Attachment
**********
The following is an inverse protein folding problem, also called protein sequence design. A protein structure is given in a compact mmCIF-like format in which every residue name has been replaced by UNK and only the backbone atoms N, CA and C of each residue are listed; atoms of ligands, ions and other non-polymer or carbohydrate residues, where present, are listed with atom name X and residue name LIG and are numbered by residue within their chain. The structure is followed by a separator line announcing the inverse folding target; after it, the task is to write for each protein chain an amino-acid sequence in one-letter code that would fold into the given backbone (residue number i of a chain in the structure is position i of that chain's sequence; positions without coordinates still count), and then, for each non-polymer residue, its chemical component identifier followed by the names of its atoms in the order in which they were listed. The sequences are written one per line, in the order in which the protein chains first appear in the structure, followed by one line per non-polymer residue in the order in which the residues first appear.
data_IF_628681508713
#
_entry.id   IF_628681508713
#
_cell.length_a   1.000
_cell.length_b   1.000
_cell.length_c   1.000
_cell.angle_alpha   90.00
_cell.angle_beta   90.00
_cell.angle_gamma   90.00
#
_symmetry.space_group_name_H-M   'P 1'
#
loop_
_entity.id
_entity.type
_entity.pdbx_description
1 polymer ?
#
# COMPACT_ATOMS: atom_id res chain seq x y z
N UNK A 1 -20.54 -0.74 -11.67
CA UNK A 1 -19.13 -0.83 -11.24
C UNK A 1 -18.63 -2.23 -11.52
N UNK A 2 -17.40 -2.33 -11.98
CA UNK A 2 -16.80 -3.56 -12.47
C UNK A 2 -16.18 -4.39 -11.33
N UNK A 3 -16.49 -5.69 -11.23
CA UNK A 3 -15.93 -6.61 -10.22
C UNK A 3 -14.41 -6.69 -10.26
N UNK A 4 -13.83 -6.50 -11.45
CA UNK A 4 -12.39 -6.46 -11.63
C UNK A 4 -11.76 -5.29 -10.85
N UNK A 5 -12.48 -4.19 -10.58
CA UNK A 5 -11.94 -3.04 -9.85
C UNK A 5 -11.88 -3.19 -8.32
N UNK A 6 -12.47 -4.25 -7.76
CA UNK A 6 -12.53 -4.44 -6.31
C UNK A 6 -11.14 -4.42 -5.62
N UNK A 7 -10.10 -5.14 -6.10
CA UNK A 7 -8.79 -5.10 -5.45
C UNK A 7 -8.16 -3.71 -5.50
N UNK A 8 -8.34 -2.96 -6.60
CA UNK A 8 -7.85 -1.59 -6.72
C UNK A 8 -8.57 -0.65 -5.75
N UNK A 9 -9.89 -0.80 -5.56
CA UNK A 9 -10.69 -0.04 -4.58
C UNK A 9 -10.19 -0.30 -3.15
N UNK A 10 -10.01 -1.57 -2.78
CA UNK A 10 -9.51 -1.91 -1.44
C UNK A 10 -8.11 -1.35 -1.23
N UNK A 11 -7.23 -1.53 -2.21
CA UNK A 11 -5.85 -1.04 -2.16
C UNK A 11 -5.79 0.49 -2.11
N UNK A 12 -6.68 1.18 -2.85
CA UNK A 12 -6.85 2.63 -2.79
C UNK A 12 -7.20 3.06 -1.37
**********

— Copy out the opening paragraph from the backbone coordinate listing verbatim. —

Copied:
The following is an inverse protein folding problem, also called protein sequence design. A protein structure is given in a compact mmCIF-like format in which every residue name has been replaced by UNK and only the backbone atoms N, CA and C of each residue are listed; atoms of ligands, ions and other non-polymer or carbohydrate residues, where present, are listed with atom name X and residue name LIG and are numbered by residue within their chain. The structure is followed by a separator line announcing the inverse folding target; after it, the task is to write for each protein chain an amino-acid sequence in one-letter code that would fold into the given backbone (residue number i of a chain in the structure is position i of that chain's sequence; positions without coordinates still count), and then, for each non-polymer residue, its chemical component identifier followed by the names of its atoms in the order in which they were listed. The sequences are written one per line, in the order in which the protein chains first appear in the structure, followed by one line per non-polymer residue in the order in which the residues first appear.